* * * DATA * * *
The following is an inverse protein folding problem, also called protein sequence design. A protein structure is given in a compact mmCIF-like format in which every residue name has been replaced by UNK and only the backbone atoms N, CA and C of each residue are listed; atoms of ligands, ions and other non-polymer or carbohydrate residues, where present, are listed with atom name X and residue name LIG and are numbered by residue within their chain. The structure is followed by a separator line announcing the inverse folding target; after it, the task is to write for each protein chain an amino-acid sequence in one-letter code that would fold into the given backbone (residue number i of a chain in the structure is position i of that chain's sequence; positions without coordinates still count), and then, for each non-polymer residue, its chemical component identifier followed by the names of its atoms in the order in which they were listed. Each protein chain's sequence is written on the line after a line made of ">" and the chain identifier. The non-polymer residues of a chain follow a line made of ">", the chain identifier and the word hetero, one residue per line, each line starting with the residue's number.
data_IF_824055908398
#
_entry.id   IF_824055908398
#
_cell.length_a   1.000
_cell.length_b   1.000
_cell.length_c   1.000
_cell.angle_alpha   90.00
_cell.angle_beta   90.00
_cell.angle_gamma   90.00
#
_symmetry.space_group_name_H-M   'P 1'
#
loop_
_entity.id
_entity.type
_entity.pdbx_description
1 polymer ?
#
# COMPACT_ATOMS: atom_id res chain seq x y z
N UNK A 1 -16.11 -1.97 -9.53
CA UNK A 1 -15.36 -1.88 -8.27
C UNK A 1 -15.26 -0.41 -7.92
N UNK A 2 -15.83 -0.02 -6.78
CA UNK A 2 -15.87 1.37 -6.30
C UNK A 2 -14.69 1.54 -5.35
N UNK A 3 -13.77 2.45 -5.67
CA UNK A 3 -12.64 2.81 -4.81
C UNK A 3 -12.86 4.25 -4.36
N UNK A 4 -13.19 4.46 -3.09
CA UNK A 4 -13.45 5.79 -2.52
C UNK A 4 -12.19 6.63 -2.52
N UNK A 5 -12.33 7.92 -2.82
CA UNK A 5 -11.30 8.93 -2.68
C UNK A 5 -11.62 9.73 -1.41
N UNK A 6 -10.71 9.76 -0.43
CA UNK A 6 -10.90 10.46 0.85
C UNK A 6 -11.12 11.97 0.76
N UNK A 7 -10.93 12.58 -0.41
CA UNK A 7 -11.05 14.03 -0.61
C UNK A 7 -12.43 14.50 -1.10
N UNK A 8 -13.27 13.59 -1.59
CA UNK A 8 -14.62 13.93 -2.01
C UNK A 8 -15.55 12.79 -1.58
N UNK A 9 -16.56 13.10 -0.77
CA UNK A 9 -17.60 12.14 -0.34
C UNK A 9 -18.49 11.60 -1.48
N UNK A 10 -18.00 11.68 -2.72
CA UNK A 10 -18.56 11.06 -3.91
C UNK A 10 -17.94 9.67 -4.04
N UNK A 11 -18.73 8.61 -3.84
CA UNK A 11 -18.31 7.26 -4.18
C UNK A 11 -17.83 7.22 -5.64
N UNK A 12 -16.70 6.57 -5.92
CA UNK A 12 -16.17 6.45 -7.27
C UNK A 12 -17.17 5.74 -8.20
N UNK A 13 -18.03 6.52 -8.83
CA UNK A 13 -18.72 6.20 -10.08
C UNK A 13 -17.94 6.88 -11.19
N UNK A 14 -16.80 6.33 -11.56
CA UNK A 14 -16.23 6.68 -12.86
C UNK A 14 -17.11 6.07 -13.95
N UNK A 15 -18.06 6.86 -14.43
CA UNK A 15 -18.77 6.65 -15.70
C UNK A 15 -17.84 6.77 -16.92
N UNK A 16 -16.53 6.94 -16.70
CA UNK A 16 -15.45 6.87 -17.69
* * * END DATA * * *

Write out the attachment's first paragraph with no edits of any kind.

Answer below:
The following is an inverse protein folding problem, also called protein sequence design. A protein structure is given in a compact mmCIF-like format in which every residue name has been replaced by UNK and only the backbone atoms N, CA and C of each residue are listed; atoms of ligands, ions and other non-polymer or carbohydrate residues, where present, are listed with atom name X and residue name LIG and are numbered by residue within their chain. The structure is followed by a separator line announcing the inverse folding target; after it, the task is to write for each protein chain an amino-acid sequence in one-letter code that would fold into the given backbone (residue number i of a chain in the structure is position i of that chain's sequence; positions without coordinates still count), and then, for each non-polymer residue, its chemical component identifier followed by the names of its atoms in the order in which they were listed. Each protein chain's sequence is written on the line after a line made of ">" and the chain identifier. The non-polymer residues of a chain follow a line made of ">", the chain identifier and the word hetero, one residue per line, each line starting with the residue's number.